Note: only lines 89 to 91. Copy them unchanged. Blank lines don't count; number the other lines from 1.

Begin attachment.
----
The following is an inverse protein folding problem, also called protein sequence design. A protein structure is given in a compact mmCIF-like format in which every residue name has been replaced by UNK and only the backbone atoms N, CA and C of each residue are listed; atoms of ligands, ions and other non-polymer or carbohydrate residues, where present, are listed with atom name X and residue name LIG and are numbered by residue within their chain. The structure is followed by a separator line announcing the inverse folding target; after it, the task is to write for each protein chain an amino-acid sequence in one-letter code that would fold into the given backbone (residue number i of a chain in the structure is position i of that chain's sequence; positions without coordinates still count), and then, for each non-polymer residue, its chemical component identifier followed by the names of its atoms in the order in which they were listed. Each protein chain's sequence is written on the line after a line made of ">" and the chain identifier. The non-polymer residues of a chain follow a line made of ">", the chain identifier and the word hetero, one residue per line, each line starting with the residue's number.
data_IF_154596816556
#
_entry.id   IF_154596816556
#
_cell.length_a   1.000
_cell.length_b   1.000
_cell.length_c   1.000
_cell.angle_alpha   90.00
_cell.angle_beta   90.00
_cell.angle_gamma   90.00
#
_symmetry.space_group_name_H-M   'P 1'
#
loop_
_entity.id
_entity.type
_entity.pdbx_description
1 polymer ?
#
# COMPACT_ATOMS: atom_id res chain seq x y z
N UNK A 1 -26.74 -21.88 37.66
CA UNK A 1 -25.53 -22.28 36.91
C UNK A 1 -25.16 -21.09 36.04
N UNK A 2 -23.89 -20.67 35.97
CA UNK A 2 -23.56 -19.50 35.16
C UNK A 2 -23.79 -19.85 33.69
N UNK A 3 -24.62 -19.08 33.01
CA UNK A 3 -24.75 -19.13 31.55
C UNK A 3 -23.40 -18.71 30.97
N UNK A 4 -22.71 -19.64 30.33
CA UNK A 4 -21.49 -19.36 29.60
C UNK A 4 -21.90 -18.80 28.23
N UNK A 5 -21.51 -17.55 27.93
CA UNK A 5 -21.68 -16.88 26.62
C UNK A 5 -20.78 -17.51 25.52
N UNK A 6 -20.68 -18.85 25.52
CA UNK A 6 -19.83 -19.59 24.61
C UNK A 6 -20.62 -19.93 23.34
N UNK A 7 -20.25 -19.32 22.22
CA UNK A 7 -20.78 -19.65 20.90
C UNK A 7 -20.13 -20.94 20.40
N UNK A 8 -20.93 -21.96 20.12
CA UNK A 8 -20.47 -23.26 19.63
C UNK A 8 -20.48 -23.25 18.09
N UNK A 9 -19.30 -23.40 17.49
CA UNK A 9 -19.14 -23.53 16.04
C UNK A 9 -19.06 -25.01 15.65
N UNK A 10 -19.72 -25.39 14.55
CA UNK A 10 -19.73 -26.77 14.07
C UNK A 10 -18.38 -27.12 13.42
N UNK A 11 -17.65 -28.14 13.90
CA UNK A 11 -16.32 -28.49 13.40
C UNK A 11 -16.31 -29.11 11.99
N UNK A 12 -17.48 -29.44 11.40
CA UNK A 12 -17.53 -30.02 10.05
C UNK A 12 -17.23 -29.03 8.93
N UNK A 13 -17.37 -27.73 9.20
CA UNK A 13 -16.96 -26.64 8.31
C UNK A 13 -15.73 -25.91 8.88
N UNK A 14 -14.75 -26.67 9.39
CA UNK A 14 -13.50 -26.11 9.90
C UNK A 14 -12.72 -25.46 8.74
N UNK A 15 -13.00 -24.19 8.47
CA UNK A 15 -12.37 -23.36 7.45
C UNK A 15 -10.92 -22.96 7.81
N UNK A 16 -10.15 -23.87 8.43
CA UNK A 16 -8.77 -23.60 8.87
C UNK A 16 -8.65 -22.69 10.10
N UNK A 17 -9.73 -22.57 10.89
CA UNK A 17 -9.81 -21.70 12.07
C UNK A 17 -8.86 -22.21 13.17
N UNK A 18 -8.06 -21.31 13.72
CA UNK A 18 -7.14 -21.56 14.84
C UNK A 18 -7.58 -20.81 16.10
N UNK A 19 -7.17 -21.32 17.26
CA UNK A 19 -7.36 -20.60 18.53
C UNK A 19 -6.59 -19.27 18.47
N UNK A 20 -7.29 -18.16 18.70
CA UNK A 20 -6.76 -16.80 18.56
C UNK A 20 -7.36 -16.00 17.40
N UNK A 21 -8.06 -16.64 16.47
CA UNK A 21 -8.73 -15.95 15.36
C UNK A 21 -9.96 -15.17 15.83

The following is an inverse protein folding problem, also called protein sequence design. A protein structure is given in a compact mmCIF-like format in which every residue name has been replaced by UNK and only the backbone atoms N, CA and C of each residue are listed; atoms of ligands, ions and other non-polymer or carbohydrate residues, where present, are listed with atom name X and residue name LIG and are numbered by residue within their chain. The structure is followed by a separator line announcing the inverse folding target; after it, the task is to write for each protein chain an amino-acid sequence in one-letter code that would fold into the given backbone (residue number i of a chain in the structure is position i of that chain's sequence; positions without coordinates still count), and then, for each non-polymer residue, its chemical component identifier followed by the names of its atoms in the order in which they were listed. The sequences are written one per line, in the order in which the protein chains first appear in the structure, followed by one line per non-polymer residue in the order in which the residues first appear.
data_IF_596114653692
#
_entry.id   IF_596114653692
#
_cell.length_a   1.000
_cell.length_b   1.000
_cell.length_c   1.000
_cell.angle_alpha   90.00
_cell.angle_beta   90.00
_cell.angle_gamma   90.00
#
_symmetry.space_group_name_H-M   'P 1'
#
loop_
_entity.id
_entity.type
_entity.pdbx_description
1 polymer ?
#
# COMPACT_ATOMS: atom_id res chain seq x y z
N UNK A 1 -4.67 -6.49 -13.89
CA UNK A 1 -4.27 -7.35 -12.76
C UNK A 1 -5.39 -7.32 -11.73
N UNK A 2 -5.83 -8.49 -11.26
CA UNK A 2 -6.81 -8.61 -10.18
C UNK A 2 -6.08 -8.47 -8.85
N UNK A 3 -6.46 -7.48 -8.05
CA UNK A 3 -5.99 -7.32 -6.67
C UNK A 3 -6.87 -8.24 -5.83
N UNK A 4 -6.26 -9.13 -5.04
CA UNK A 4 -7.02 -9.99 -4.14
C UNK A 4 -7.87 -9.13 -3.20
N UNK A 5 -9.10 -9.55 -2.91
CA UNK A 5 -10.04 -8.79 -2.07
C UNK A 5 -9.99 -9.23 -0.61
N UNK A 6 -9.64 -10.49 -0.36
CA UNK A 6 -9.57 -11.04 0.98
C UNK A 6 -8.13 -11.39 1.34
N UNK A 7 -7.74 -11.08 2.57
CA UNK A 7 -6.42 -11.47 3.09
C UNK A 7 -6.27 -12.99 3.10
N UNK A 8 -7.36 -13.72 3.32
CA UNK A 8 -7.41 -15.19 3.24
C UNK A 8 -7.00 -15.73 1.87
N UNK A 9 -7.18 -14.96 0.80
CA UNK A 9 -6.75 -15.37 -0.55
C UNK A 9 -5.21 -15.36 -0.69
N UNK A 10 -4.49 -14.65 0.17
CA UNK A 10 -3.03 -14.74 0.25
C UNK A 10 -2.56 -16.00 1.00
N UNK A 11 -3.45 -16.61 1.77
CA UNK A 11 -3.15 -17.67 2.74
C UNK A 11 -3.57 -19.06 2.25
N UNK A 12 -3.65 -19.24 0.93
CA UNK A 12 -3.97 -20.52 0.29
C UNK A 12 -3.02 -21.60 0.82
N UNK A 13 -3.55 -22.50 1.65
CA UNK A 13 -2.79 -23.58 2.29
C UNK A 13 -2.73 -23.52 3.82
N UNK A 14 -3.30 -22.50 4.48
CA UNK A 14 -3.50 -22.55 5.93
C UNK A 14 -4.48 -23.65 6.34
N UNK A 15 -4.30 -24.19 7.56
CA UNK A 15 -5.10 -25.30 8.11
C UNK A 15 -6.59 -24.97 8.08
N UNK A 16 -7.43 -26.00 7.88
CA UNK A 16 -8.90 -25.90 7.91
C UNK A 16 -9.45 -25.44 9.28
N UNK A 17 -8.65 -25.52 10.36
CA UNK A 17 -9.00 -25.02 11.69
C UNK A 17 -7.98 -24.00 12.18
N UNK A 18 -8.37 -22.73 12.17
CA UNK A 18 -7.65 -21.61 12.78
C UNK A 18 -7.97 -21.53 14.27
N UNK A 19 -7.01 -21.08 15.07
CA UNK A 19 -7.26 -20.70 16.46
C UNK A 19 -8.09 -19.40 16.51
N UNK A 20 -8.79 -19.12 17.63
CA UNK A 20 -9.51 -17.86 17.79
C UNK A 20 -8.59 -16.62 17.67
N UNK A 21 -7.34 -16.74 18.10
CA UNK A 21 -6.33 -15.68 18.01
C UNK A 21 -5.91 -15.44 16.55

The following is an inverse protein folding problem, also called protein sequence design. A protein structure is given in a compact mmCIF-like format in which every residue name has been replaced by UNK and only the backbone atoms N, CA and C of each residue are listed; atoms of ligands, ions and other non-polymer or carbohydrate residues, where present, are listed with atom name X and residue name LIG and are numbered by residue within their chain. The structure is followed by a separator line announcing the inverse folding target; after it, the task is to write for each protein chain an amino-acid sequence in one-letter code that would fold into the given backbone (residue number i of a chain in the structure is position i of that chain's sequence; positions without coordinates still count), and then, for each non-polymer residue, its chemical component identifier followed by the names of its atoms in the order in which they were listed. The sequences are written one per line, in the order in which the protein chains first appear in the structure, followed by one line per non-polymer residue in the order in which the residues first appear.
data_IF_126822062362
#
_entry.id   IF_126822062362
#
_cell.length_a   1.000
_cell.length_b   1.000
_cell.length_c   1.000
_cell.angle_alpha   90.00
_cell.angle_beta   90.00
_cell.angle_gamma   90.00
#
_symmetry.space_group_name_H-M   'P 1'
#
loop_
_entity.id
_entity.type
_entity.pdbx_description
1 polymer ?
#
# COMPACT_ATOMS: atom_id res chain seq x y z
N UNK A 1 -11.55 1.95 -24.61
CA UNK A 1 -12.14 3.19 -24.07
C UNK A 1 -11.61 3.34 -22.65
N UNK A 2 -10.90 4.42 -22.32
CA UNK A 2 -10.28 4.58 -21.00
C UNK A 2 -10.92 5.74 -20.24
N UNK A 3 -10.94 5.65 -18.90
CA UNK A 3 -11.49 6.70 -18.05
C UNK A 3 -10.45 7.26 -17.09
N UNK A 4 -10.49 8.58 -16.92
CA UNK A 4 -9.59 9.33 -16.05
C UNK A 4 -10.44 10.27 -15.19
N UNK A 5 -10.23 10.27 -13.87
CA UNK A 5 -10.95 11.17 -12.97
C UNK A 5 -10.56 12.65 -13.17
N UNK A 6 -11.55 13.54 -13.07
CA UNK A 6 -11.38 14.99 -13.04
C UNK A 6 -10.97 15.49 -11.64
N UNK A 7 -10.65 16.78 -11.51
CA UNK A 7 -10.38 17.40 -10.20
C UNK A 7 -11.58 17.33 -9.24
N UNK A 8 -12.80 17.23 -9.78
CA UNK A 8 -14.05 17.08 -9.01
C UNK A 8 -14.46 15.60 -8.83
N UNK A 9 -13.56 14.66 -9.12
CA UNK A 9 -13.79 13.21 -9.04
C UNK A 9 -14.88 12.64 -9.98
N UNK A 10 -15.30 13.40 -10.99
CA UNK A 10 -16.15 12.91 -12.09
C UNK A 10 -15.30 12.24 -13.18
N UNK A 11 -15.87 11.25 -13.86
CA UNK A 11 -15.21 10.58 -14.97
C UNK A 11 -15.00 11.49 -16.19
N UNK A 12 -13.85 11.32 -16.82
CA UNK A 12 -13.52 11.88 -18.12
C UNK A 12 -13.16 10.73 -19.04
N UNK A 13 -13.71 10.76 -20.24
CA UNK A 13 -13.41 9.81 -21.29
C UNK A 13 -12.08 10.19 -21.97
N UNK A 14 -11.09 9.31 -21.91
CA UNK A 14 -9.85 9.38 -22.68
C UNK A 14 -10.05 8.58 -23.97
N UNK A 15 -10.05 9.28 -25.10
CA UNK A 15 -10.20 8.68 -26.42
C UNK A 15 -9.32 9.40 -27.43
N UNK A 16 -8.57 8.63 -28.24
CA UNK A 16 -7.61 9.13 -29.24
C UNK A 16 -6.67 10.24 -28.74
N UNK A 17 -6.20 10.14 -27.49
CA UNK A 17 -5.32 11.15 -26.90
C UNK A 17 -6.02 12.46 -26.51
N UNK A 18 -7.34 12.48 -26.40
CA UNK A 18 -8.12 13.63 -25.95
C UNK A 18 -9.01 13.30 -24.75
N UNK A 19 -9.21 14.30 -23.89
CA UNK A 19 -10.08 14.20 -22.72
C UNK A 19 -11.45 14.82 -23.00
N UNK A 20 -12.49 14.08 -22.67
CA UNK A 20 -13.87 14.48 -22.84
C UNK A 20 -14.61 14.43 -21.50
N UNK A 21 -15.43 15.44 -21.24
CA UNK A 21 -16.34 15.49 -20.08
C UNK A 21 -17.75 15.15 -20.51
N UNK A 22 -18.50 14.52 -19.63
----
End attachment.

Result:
#
_cell.length_a   1.000
_cell.length_b   1.000